By Alex Thorne
Yes, not hard to do well at all, but as you can see from my previous post, “Food Photography Gone Wrong,” too many people just don’t take the time to do it right.
I’m not sure what it is about food photography that I find so interesting. Maybe it has something to do with my appreciation for a professional photographer’s ability to turn rather ordinary subject matter into works of art.
Or, as a recent Guardian article that sparked my interest in writing this post starts out:
The structure of familiar foods, when examined closely and artfully lit can be fascinating and ‘Tagliatelle’, ‘Spaghetti’ and ‘Macaroni’ are all good examples of this.
The images in the Guardian article, which seems to have a fetish for the subject matter, are hi-quality work. However, just about anyone who takes the time and follows a few simple tips can produce attractive images according to Andrew Scrivani, a freelance photographer for the New York Times. His article covers shooting the whole table, but his tips can also apply to food as well.
Thomas Houston follows up on Scivani’s article, literally, with his quick tips for better food photography. To sum up: manually set your white balance, keep it simple, close-up compositions, use natural light and a tripod, avoid using flash unless you know what you’re doing, bump up your ISO, and use a fast lens.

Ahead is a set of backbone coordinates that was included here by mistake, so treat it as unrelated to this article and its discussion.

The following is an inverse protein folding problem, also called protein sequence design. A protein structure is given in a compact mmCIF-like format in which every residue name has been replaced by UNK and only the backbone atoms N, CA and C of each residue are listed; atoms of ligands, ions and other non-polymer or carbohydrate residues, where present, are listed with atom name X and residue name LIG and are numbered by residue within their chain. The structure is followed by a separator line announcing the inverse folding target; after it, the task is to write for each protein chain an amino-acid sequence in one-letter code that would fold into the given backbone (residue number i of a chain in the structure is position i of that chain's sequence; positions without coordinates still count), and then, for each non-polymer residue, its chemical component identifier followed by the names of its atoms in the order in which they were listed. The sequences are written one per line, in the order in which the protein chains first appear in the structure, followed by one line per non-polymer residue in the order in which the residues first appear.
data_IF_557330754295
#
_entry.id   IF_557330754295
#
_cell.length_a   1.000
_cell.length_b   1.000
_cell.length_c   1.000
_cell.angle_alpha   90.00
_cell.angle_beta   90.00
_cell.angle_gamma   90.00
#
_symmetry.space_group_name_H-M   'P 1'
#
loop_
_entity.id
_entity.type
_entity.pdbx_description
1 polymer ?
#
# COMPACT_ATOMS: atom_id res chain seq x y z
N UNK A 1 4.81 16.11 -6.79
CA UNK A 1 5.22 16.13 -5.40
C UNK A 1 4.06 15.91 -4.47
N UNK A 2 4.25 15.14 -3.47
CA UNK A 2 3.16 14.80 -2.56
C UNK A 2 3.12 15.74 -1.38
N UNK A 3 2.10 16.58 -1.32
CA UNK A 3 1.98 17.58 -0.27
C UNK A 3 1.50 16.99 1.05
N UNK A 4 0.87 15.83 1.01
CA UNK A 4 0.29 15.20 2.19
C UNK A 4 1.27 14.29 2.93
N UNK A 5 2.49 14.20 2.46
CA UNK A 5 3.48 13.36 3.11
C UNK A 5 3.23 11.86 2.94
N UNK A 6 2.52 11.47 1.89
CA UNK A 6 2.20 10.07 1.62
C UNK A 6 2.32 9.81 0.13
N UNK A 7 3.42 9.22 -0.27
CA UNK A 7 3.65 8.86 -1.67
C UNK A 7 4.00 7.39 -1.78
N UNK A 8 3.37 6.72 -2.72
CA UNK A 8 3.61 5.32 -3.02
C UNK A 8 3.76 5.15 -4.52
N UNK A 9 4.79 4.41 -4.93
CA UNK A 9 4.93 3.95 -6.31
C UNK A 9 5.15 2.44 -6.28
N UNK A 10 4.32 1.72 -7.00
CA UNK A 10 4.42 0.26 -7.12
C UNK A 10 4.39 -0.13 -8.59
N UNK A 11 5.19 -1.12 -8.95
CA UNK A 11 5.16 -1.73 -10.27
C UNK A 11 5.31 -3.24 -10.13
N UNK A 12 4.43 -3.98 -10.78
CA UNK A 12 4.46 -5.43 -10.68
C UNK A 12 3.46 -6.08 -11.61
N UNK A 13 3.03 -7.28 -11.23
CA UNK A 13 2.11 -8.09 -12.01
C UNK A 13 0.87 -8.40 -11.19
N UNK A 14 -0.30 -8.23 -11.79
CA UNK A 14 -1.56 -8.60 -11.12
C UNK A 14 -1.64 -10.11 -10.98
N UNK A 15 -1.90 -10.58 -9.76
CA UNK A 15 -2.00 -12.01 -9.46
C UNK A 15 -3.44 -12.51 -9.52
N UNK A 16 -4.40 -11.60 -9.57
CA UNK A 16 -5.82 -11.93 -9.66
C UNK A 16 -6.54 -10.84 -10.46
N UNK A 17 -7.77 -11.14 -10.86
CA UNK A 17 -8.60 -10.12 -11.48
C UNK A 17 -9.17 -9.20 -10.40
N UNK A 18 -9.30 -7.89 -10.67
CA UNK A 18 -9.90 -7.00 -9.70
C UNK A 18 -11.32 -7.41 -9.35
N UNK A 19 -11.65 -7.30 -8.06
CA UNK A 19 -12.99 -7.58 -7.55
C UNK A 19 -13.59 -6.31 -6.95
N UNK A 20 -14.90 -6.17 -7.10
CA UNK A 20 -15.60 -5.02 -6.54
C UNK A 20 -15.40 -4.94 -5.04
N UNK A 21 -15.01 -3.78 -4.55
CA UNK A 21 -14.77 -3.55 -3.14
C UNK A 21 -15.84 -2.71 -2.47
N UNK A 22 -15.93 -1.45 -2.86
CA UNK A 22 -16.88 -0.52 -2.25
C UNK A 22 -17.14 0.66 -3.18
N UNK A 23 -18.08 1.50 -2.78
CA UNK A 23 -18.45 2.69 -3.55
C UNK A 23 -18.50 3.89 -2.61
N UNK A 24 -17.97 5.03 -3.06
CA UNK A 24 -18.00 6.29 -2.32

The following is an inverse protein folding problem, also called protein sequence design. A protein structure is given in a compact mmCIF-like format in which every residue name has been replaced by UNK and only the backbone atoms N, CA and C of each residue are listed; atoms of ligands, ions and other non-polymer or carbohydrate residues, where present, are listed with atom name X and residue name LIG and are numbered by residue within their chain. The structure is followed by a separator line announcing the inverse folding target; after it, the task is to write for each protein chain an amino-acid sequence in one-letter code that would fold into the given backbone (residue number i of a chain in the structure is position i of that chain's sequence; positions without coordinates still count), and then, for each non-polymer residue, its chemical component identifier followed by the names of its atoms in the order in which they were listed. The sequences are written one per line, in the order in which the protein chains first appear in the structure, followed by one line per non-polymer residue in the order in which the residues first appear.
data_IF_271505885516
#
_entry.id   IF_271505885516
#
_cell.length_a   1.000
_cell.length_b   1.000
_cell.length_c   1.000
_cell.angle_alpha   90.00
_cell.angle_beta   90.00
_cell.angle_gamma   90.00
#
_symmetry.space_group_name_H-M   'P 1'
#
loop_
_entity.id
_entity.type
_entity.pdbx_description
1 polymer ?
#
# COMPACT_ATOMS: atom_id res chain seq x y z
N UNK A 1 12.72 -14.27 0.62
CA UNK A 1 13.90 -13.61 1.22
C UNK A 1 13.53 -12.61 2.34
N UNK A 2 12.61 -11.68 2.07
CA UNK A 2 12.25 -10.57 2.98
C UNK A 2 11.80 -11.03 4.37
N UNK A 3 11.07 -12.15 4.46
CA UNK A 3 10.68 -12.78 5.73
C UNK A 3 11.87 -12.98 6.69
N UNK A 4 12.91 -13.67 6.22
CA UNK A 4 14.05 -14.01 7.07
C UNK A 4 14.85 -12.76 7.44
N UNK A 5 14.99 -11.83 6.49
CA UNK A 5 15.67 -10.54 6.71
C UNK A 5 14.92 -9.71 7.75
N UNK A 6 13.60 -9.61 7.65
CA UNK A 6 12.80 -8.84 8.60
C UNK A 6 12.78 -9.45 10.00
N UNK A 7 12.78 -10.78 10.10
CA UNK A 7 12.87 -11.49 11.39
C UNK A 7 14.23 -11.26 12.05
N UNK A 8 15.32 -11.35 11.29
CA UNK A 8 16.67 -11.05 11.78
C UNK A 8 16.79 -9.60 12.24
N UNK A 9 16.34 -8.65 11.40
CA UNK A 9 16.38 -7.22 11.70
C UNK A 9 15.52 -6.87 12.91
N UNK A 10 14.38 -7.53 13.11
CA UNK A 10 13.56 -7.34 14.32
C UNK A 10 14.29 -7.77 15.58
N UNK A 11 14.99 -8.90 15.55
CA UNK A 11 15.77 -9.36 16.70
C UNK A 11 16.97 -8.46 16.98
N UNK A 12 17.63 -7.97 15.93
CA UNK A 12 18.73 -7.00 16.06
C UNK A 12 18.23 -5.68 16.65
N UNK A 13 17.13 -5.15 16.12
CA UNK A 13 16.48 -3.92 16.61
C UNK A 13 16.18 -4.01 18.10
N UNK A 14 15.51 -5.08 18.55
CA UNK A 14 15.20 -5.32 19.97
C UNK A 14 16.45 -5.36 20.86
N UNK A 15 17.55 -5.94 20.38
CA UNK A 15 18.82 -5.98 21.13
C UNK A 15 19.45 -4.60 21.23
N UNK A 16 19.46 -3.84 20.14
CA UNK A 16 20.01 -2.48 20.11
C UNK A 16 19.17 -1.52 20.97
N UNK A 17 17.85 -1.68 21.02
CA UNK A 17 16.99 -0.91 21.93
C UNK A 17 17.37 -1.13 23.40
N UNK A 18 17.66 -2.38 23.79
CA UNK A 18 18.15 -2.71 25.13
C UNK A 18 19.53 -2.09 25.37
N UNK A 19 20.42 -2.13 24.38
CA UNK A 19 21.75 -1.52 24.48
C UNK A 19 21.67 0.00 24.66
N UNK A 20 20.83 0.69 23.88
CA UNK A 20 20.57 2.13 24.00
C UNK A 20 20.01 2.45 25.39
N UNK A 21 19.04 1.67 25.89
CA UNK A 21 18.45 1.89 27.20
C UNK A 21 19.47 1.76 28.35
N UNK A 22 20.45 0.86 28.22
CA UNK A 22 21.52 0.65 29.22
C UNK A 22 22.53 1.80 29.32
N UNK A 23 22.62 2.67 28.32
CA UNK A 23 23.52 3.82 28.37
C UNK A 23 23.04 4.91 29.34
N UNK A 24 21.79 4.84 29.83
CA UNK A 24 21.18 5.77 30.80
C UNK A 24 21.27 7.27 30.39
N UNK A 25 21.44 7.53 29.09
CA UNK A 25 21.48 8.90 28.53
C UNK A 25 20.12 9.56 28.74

Speaking of fetishes…
Now if you’re on the cutting edge and think the photography industry is ready for a convergence between food and fashion photography, and you’ve been wondering why it took the world so long to invent waffle trousers, check out Boonie Alter’s article which starts out with:
Just when you thought that you had eaten enough for the next month…we bring you Hunger Pains. It’s fashion and food photography coming together in a vegetarian way.
Photographed by Ted Sabarese, a New Yorker, he is portraying his fascination with people and the food
As a portrait photographer, I’ll give this one a two bananas up!
And let’s not forget Lady Gaga’s meat dress either.